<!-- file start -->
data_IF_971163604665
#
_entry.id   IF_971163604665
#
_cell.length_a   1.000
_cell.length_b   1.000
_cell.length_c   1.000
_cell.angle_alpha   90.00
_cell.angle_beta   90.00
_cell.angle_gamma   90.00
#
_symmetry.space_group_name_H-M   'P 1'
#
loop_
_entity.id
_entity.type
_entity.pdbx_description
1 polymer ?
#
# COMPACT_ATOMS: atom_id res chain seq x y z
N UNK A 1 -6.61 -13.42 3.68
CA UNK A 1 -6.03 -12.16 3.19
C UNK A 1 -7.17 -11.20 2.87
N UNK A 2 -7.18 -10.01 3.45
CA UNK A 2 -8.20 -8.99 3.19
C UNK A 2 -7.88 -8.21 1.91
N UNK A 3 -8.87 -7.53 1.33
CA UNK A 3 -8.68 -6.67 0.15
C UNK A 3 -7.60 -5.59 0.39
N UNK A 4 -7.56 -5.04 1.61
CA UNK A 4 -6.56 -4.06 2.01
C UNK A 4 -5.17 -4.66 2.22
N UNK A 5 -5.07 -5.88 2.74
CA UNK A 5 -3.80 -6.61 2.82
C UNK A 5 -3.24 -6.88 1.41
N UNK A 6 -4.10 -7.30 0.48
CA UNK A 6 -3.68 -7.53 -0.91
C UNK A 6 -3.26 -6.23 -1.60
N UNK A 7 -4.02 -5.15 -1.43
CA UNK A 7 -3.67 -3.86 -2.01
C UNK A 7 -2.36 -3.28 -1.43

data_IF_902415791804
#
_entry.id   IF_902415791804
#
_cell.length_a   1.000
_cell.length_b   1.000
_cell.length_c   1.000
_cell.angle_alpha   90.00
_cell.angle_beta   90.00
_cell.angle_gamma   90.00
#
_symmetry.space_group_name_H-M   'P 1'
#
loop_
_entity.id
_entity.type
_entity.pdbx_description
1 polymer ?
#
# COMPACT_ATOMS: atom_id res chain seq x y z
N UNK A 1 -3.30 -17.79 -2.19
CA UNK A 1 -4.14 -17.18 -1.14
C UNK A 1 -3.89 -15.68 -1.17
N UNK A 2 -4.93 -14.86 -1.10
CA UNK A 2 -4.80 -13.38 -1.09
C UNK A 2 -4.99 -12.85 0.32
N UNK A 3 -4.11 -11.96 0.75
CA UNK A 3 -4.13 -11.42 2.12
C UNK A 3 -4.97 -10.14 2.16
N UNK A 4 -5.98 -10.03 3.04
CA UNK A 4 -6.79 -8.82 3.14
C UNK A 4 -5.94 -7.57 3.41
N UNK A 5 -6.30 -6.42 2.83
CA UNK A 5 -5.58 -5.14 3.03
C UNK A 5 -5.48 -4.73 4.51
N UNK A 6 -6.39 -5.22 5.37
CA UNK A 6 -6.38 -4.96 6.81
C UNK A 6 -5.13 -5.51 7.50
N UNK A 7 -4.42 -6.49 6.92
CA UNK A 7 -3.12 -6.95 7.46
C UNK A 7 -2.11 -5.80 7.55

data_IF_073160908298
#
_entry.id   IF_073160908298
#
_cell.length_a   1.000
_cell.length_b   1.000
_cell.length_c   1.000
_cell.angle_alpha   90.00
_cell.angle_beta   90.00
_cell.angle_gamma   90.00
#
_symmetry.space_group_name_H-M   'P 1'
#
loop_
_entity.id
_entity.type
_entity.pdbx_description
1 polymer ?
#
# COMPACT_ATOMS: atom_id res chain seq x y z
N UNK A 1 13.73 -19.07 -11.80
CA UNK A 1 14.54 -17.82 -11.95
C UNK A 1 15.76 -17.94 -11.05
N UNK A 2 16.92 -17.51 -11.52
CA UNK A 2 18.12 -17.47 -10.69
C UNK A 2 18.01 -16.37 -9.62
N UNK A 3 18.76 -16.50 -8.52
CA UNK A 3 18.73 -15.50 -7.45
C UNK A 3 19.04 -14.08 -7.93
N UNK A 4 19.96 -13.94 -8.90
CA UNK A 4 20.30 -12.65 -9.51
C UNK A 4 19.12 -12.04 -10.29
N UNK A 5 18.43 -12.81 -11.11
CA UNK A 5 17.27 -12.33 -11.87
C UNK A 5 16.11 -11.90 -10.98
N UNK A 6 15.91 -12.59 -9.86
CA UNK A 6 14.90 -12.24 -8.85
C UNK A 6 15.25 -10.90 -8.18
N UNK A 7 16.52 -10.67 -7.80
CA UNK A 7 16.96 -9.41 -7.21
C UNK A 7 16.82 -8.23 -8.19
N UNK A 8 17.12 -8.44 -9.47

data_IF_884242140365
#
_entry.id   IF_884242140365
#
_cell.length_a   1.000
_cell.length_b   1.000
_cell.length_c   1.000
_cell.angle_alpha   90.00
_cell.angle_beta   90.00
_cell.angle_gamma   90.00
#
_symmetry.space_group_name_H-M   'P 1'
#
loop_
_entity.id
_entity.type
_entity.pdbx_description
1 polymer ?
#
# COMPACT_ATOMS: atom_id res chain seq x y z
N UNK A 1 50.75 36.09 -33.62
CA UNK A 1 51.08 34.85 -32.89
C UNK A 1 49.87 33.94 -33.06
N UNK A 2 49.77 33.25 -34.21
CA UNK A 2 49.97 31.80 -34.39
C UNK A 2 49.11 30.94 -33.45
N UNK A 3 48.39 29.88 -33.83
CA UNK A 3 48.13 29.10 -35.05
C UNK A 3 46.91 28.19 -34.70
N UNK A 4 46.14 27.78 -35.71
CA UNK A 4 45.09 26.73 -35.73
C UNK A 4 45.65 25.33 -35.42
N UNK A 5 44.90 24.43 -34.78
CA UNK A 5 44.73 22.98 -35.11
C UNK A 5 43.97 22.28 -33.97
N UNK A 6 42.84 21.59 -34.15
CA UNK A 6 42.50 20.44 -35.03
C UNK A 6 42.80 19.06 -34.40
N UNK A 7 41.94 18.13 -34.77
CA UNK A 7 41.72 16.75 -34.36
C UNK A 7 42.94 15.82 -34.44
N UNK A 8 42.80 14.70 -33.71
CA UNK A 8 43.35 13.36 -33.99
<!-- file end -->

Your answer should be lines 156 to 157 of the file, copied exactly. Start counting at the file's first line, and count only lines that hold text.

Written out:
C UNK A 4 45.65 25.33 -35.42
N UNK A 5 44.90 24.43 -34.78